The English Language Holds Kids Back.
Hello fellow language lovers and linguistic nerds.
I just wanted to share a recent article on the shortcomings of the English language titled “How the English Language Is Holding Kids Back” written by Luba Vangelova for the Atlantic. The article presents some interesting ideas and even succinctly explained the purpose of the Japanese Kana writing system. Here are some highlights:
- Adults who have already mastered written English tend to forget about its many quirks. But consider this: English has 205 ways to spell 44 sounds.
- English spelling wasn’t always so convoluted; there was much more rhyme and reason to Old and even Middle English.
- By contrast, languages such as Finnish and Korean have very regular spelling systems; rules govern the way words are written, with few exceptions. Finnish also has the added bonus of a nearly one-to-one correspondence between sounds and letters, meaning fewer rules to learn.
This article reminds me of other articles that compared the shortcoming of English to the benefits of learning Chinese, and perhaps Japanese or Korean. In a controversial article Sue Shellenbarger of the Wall Street Journal suggested that Chinese is the best language for Math. I don’t agree with Shellenberger’s position why Americans are under performing but the article has some interesting points. The 350+ comments section equally informative, invective and funny. Malcolm Gladwell proposed that Asians have a built in advantage when it comes to math in his book Outlier.. I really don’t know what to make of these academic findings but I still find them really fascinating.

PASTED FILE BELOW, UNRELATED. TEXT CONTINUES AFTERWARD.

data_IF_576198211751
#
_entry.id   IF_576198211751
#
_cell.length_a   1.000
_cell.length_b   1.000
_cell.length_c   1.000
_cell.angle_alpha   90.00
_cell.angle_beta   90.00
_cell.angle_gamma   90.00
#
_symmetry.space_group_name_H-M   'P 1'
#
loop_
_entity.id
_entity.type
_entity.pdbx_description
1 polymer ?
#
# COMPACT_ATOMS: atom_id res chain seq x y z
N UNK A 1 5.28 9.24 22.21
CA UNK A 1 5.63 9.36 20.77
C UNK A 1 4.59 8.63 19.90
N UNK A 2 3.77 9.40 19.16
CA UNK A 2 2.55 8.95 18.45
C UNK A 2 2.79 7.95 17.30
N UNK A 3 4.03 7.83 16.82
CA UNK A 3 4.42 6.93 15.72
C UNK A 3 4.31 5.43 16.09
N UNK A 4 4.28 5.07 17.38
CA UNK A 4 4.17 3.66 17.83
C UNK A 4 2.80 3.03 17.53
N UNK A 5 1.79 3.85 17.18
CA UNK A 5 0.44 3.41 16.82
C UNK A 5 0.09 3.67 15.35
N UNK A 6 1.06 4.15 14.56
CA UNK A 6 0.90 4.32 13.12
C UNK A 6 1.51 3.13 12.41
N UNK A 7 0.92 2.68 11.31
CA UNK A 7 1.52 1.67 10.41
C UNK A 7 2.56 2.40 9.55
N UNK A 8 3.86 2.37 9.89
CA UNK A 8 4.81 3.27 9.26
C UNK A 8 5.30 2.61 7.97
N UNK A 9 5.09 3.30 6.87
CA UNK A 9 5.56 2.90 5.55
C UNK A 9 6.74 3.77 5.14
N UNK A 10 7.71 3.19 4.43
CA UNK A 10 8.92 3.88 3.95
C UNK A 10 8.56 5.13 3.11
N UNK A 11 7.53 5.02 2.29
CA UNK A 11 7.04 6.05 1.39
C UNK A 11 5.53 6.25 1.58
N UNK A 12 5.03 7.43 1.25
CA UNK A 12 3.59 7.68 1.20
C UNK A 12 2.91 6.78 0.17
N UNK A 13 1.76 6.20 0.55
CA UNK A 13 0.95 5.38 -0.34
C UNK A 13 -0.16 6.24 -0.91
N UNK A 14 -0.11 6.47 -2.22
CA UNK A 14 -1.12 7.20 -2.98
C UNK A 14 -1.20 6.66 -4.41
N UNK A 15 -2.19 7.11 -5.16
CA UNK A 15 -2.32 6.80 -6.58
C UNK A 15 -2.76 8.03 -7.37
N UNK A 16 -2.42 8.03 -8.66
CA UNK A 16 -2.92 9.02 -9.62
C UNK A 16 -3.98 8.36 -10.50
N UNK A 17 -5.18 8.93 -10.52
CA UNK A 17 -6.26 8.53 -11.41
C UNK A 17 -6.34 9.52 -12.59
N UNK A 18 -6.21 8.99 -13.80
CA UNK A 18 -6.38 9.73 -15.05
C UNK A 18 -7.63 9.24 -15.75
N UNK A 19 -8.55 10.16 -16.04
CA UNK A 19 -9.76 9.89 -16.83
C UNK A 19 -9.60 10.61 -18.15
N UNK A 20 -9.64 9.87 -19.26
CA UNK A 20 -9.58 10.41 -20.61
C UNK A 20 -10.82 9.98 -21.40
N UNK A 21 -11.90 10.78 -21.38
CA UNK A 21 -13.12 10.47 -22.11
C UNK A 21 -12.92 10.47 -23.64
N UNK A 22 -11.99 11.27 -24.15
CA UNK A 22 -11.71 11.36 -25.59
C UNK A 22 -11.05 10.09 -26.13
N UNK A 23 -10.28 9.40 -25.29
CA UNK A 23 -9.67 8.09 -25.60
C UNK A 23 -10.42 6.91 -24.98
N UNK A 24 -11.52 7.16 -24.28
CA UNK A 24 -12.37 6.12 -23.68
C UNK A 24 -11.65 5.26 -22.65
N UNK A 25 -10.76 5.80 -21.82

Side note, if you do live en los Estados Unidos or the UK, and you’re worried about how well you’re 4, 5 or 6 year old can read or spell? Stop worrying. Stay calm and read this article: “Too much, too young: Should schooling start at age 7?”.
If you have any thoughts or would like to share any similar links. Please share. Lingots will be provided, sorry no refreshments of beverages.
This is interesting. Many children who attend schools where they can freely decide what they want to learn and how they want to learn it learn to read at around the age of nine.
A free range approach, sans a pedantic focus on grammar, can truly help adult language learning acquisition. I can't imagine some one laboring over all those English spelling exceptions as opposed to a more organic approach that's more enjoyable. I know there are people that enjoy tackling grammatical puzzles.